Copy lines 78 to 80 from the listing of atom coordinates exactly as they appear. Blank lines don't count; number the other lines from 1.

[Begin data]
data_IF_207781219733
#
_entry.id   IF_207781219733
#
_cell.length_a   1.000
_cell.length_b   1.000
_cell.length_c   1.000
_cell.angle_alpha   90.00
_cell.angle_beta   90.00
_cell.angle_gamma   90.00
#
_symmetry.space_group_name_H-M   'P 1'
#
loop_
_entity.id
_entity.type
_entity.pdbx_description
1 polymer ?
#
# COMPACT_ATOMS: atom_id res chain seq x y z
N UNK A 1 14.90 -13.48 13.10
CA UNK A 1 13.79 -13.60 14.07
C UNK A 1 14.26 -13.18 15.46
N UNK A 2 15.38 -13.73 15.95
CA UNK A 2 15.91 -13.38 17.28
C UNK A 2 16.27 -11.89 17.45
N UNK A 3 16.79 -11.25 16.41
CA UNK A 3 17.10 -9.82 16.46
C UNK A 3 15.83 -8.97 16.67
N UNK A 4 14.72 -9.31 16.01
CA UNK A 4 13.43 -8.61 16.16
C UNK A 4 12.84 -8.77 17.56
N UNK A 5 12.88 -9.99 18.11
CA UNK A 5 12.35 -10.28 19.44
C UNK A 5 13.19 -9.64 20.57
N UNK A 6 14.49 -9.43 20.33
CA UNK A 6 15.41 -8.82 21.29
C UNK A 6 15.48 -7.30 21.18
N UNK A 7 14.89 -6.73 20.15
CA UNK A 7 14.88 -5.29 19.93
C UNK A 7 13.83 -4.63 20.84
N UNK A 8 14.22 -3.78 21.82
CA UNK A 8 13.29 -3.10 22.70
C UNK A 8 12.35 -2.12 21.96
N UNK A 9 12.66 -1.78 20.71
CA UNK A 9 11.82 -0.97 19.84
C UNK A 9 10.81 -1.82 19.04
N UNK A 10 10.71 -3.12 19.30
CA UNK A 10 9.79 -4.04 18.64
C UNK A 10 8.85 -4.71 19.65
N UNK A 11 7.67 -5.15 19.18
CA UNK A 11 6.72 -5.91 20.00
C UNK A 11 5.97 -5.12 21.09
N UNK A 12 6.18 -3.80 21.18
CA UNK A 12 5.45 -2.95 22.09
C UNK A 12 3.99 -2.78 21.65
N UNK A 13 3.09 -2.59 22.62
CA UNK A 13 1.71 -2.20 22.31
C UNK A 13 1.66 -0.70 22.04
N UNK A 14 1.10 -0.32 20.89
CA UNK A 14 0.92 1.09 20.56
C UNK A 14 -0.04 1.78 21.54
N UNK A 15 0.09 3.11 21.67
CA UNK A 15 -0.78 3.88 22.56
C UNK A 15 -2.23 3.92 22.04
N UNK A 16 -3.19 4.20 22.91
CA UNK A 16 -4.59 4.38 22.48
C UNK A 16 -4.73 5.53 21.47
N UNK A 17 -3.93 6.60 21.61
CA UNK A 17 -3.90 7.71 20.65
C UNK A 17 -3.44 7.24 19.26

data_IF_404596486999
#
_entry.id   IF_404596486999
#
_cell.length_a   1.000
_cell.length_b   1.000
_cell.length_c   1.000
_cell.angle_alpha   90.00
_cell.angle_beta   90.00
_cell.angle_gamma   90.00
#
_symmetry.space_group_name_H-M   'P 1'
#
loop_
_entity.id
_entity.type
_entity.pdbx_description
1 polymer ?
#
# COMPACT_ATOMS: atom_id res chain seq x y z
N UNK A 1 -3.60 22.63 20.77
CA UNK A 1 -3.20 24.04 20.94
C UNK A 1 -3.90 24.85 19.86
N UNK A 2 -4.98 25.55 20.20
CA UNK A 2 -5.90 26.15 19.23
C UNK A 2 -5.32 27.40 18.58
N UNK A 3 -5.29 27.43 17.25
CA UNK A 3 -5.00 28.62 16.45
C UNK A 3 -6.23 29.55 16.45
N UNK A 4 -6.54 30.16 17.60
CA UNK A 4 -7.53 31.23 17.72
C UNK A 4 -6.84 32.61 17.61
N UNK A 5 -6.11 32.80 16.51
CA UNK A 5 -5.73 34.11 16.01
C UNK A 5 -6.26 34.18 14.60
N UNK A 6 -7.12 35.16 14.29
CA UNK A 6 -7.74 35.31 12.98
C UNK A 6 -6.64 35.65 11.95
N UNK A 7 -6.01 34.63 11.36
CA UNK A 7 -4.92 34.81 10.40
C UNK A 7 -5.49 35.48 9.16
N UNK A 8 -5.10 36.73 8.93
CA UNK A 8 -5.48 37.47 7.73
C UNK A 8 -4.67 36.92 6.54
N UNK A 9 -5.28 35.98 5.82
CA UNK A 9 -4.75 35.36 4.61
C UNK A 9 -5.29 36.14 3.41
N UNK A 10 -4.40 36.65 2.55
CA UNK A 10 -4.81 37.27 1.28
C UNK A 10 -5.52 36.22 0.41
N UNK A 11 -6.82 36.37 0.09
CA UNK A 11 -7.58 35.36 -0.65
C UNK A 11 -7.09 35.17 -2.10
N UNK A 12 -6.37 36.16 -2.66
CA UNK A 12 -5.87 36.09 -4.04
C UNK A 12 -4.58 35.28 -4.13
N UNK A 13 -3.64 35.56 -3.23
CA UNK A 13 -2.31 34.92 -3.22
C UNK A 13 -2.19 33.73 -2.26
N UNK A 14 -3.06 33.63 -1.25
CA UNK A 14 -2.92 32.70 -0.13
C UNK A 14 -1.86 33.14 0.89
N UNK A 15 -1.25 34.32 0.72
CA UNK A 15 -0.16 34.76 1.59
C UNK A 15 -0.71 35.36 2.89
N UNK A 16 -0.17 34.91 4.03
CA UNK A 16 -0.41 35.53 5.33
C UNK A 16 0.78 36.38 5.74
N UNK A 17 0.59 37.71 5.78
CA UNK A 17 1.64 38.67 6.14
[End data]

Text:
_cell.length_c   1.000
_cell.angle_alpha   90.00
_cell.angle_beta   90.00